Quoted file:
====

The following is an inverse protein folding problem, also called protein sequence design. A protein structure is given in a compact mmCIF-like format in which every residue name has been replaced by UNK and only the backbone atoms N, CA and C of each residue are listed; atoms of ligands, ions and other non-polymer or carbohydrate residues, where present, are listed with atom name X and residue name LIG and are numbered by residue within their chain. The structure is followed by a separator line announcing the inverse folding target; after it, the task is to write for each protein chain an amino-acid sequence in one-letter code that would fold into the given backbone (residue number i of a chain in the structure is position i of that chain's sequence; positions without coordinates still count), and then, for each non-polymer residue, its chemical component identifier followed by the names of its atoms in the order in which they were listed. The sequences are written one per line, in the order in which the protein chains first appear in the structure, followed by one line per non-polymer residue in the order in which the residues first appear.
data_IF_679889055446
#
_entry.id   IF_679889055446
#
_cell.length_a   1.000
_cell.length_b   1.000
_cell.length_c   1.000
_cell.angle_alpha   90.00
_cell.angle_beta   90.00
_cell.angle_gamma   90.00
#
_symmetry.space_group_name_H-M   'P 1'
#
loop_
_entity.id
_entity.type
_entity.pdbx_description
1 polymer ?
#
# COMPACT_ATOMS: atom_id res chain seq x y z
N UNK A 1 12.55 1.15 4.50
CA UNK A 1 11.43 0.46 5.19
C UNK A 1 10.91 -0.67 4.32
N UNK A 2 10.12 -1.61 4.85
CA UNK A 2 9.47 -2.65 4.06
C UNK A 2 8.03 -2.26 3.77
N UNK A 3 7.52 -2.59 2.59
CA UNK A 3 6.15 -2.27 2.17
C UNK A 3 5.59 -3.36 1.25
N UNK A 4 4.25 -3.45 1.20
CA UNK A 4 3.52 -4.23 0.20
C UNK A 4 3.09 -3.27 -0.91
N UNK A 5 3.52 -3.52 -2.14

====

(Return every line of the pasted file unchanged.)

The following is an inverse protein folding problem, also called protein sequence design. A protein structure is given in a compact mmCIF-like format in which every residue name has been replaced by UNK and only the backbone atoms N, CA and C of each residue are listed; atoms of ligands, ions and other non-polymer or carbohydrate residues, where present, are listed with atom name X and residue name LIG and are numbered by residue within their chain. The structure is followed by a separator line announcing the inverse folding target; after it, the task is to write for each protein chain an amino-acid sequence in one-letter code that would fold into the given backbone (residue number i of a chain in the structure is position i of that chain's sequence; positions without coordinates still count), and then, for each non-polymer residue, its chemical component identifier followed by the names of its atoms in the order in which they were listed. The sequences are written one per line, in the order in which the protein chains first appear in the structure, followed by one line per non-polymer residue in the order in which the residues first appear.
data_IF_679889055446
#
_entry.id   IF_679889055446
#
_cell.length_a   1.000
_cell.length_b   1.000
_cell.length_c   1.000
_cell.angle_alpha   90.00
_cell.angle_beta   90.00
_cell.angle_gamma   90.00
#
_symmetry.space_group_name_H-M   'P 1'
#
loop_
_entity.id
_entity.type
_entity.pdbx_description
1 polymer ?
#
# COMPACT_ATOMS: atom_id res chain seq x y z
N UNK A 1 12.55 1.15 4.50
CA UNK A 1 11.43 0.46 5.19
C UNK A 1 10.91 -0.67 4.32
N UNK A 2 10.12 -1.61 4.85
CA UNK A 2 9.47 -2.65 4.06
C UNK A 2 8.03 -2.26 3.77
N UNK A 3 7.52 -2.59 2.59
CA UNK A 3 6.15 -2.27 2.17
C UNK A 3 5.59 -3.36 1.25
N UNK A 4 4.25 -3.45 1.20
CA UNK A 4 3.52 -4.23 0.20
C UNK A 4 3.09 -3.27 -0.91
N UNK A 5 3.52 -3.52 -2.14